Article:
European Affairs

As villains are increasingly working together across borders, European and American crime fighters too will have to work together more closely. In other words, if we want to be successful against criminals and terrorists, Dirty Harry and Hercule Poirot will have to become a team.

That is not an easy task, as caricatures, misunderstandings and ignorance abound on both sides of the Atlantic. Although at regular intervals our leaders reaffirm our commitment to shared values, it sometimes looks as if we have not only widely diverging methods, but also very different values.

A well known caricature is that Europeans don’t care about security, and Americans don’t care about privacy. Both assumptions are complete nonsense.

The 1974 US Privacy Act is a pretty solid piece of legislation, providing American citizens with a high level of protection against government snooping in their private lives. Whereas Europe has an elaborate system of legislation and bodies for the protection of civil liberties, the US have a much stronger tradition of civil liberties being claimed by citizens themselves, by way of private enforcement.

Inversely, when it comes to security, Europeans have decades of experience in fighting terrorism: the IRA in Northern Ireland, ETA in Spain, RAF in Germany, Brigate Rosse in Italy, Moluccans in the Netherlands, Corsicans and Algerians in France, the 17th of November group in Greece, and many more. Terrorists have been bombing stations and tourist hotels. They hijacked trains, kidnapped and murdered politicians and kept school children hostage. Europe has been fighting these movements quite effectively, with regular legislative instruments, without undermining the rule of law and civil liberties.

In addition however, Europeans have a living memory of a 20th century marked by war and dictatorships. Many European citizens today have lived through the Second World War and the Nazi regime. Six million of our Jewish citizens were killed by the Nazis, as were Roma people and gay people. Stalinism killed another 20 million people. The Western Balkans have been torn by war and conflict less than two decades ago, and the situation is still unresolved.

Thirteen of today’s twenty-seven EU Member States were dictatorships as recently as 20, 25 years ago. Several of my colleagues in the European Parliament were persecuted by totalitarian regimes, ended up in jail or worse, have lost friends and relatives. Many Europeans remember how the government wanted to know everything about them, for reasons of “national security”. The archives of the former security police in many central and eastern European countries contain millions of detailed records on citizens who are alive today.

Europeans are as acutely aware of the significance of security as our American friends. But history has shown that by focusing exclusively on external threats, we may overlook the threats from the inside. No nation is immune to anti-democratic and authoritarian tendencies.

If Dirty Harry and Hercule Poirot are to work together as equal partners, it must be on a basis of trust and mutual respect.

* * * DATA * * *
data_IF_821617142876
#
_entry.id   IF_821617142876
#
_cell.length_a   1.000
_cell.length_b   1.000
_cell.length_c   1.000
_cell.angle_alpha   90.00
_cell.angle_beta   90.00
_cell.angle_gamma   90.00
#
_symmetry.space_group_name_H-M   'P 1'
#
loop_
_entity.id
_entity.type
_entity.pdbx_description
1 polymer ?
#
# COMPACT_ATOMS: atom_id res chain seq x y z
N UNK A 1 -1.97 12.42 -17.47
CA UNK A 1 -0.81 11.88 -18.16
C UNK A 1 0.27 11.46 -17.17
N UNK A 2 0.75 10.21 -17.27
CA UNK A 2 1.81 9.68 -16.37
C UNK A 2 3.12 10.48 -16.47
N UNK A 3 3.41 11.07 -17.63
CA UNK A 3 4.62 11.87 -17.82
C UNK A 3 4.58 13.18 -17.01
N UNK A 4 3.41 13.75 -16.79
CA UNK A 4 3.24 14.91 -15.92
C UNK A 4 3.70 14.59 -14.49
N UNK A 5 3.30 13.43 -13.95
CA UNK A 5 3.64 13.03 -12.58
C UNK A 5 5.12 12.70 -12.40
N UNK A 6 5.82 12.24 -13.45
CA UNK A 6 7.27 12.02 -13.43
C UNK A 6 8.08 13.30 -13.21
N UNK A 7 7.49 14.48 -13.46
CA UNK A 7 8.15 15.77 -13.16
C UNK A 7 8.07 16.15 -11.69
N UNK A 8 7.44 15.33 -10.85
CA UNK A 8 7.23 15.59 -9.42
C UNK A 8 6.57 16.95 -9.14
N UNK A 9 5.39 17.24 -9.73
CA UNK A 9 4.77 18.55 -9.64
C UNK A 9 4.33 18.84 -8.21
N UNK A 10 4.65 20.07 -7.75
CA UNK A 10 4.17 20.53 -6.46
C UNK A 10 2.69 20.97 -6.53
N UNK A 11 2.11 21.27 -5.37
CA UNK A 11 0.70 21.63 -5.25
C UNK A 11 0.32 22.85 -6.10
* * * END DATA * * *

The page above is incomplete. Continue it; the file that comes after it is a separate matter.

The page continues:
This means first of all that the fight against terrorism and crime must be conducted with strictly legal means. Certain aspects of US counter terrorism policies have not inspired much confidence. Torture, Guantanamo, renditions, black sites, Abu Ghraib and sexed up reports on WMD have seriously undermined trust in transatlantic relations. It must be noted there is a certain degree of hypocrisy, as most European governments have enthusiastically endorsed the counter terrorism strategy, often fully aware of excesses and violations of international law and human rights.

Furthermore, transatlantic cooperation must be based on a shared agenda, jointly defined by both allies, not by one side imposing its policies on the other. A true alliance will respect the legal system and values of each partner. Europeans were not amused to find that for five years US authorities has been trawling through their bank account data in secret. (Americans citizens would not appreciate that either). Many of the data sharing agreements since 9/11 violate EU laws. Moreover, the reciprocity clauses are completely hollow: contrary to the terms of the agreements, the US is reluctant to share information obtained from European data.

Finally, we need to understand Europe is a project under construction. We should not forget that this project is only just 60 years old, and unifying a continent that has been divided by war and conflict for much of the past 20 centuries, and consisting of countless cultures and languages, is no small task. As the USA had its early (rocky) stages, the EU is gradually shaping its institutions and laws, and establishing the balance of power between institutions. That takes time, it is slow and messy, and sometimes puzzling to those who are part of it as well as to outsiders. In addition, the EU – much like the US – is not a monolith, but a mosaic of political opinions and interests. It is not surprising that dealing with the EU sometimes drives our partners to despair, and makes them wish for that single phone number they can call.

I don’t think that single phone number will come any time soon. But I do think that Europe and the United States have a duty to their own citizens and to the rest of the world to work together. If we are willing to understand and accept each other, we could make a great team and a force for good.

I think the guys from CSI would team up rather nicely with the people from Silent Witness, and who knows, set the example for a new generation of crime fighting heroes who appeal to audiences on either side of the Great Pond.

Mrs. Sophie In ’t Veld . First elected to the European Parliament in 2004, Mrs. In ’t Veld is a member of the Dutch political party, Democrats 66, which is part of the Alliance of Liberals and Democrats for Europe in the European Parliament